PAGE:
Jensen is just spouting usual CEO rhetoric,  "we'll crush it" just means he thinks his product is exceptionally better than theirs.  not too sure I've ever seen a CEO claim otherwise.

 

it really just comes back to comparing the cards for what they are, Jensen's comments don't make one better value than the other,  only the end user can determine that.


QuicK and DirtY. Read the CoC it's like a guide on how not to be moron.  Also I don't have an issue with the VS series.

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6 hours ago, mr moose said:

Your still ignoring the RT an Tensor cores.  They may not mean anything to you now but that doesn't mean they don't exist or have a price tag.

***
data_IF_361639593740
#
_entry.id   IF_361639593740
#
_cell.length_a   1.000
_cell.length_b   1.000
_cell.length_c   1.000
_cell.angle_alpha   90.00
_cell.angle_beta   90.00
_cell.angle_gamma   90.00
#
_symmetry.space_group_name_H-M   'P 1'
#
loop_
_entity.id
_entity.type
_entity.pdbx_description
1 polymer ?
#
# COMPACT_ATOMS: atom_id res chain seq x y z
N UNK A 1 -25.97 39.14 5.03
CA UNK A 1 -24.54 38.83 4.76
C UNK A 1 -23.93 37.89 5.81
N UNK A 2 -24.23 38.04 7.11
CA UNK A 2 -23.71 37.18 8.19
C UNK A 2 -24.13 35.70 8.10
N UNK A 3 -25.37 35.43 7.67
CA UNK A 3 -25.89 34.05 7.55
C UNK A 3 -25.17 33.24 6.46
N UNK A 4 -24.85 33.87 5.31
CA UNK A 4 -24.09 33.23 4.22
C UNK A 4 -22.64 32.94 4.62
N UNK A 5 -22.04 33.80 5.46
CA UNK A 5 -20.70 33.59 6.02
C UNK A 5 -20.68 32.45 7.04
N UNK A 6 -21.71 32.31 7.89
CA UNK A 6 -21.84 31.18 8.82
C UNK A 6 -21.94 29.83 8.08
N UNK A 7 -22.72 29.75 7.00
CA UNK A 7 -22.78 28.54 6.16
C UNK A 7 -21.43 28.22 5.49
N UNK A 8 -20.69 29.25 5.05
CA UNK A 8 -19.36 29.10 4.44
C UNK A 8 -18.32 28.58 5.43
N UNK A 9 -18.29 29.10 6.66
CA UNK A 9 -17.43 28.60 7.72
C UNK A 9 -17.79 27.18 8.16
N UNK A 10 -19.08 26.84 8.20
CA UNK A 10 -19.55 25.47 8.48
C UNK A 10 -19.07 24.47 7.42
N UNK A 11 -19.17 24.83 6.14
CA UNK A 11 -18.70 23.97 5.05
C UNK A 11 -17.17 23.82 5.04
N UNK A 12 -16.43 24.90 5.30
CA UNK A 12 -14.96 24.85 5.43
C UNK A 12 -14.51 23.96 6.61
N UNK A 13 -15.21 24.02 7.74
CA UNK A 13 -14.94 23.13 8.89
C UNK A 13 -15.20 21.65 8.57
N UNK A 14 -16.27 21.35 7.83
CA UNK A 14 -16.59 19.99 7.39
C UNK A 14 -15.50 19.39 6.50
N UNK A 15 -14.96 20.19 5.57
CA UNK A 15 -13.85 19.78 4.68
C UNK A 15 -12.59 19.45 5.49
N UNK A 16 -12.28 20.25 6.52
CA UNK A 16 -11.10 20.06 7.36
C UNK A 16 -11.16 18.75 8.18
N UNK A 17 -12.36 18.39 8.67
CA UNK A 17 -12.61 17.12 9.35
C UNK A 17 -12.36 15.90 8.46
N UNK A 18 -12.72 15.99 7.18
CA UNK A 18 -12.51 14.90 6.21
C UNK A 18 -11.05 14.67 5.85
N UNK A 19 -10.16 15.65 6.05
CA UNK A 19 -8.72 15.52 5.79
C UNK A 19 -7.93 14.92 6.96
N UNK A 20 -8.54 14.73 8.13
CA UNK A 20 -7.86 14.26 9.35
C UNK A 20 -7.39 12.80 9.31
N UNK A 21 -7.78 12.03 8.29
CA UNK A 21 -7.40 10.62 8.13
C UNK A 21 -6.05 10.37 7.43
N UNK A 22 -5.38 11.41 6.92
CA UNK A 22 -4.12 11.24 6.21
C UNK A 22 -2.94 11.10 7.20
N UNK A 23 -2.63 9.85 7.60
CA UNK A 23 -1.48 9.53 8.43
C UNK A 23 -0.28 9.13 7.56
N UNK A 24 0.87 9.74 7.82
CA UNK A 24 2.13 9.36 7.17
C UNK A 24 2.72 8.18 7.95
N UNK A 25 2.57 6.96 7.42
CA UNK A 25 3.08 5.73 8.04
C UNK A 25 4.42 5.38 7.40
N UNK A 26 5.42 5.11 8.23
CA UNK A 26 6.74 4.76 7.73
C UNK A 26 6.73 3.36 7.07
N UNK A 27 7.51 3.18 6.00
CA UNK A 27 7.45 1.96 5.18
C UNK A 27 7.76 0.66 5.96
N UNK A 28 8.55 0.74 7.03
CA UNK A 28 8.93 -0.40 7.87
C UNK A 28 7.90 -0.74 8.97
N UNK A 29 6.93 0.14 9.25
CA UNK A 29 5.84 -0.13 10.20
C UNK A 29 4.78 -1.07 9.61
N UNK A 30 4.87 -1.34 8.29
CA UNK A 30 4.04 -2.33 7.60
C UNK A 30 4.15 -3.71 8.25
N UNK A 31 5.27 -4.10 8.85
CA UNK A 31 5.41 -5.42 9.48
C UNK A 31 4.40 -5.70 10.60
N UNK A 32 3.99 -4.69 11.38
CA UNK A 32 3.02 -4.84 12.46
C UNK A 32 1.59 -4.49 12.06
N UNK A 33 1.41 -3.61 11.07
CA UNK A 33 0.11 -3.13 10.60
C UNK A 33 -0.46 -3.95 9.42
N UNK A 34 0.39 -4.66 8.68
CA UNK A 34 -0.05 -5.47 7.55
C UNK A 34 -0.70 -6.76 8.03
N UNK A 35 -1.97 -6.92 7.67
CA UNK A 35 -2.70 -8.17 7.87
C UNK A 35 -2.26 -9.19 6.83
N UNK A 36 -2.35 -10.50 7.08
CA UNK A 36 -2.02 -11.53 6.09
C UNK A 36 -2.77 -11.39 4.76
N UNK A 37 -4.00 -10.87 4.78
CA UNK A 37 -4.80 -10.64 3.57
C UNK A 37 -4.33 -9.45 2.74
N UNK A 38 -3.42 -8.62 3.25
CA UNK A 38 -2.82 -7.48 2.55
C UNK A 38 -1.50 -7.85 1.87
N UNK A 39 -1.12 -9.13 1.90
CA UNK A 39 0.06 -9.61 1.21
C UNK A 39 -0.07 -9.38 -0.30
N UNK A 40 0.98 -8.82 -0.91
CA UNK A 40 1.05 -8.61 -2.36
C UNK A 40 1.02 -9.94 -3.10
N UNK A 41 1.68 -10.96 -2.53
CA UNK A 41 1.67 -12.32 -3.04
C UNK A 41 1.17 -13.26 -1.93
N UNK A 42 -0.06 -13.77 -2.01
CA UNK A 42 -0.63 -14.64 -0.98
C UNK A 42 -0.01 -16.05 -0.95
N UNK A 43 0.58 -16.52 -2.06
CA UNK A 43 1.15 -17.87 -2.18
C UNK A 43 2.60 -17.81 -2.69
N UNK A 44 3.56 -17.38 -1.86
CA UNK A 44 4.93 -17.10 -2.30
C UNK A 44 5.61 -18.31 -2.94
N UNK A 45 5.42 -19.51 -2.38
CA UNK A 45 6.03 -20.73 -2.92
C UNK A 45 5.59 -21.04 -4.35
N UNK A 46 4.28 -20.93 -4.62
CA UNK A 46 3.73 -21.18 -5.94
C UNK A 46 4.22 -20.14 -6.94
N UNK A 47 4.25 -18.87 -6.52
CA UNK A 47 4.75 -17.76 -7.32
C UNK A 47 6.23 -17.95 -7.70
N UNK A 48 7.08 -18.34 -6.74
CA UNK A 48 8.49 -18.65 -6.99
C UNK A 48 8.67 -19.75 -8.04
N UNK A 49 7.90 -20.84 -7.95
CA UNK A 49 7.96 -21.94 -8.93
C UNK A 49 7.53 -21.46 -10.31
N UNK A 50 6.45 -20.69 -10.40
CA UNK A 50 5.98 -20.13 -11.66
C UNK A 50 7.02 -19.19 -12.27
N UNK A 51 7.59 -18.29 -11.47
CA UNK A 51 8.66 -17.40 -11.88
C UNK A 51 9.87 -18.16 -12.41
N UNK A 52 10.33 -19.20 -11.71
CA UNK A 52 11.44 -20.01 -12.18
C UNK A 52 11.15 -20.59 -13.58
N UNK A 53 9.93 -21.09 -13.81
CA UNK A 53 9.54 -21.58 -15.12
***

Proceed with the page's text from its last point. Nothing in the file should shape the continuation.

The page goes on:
And you’re ignoring the extra 8GB of VRAM and additional compute capabilities. They both have a niche.

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The thing is that the 2080 has extras that have yet to see its capabilities realized.

 

So if and when the RT and Tensor cores can be fully utilized on the 2080, that's where the interesting stuff begins.

 

Trouble is that the 2080 is still very new and those features have yet to be realized. It's likely that by the time RT and Tensor's capabilities become realized, a new breed of GPUs may be already on their way.


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3 minutes ago, D13H4RD said:

The thing is that the 2080 has extras that have yet to see its capabilities realized.

 

So if and when the RT and Tensor cores can be fully utilized on the 2080, that's where the interesting stuff begins.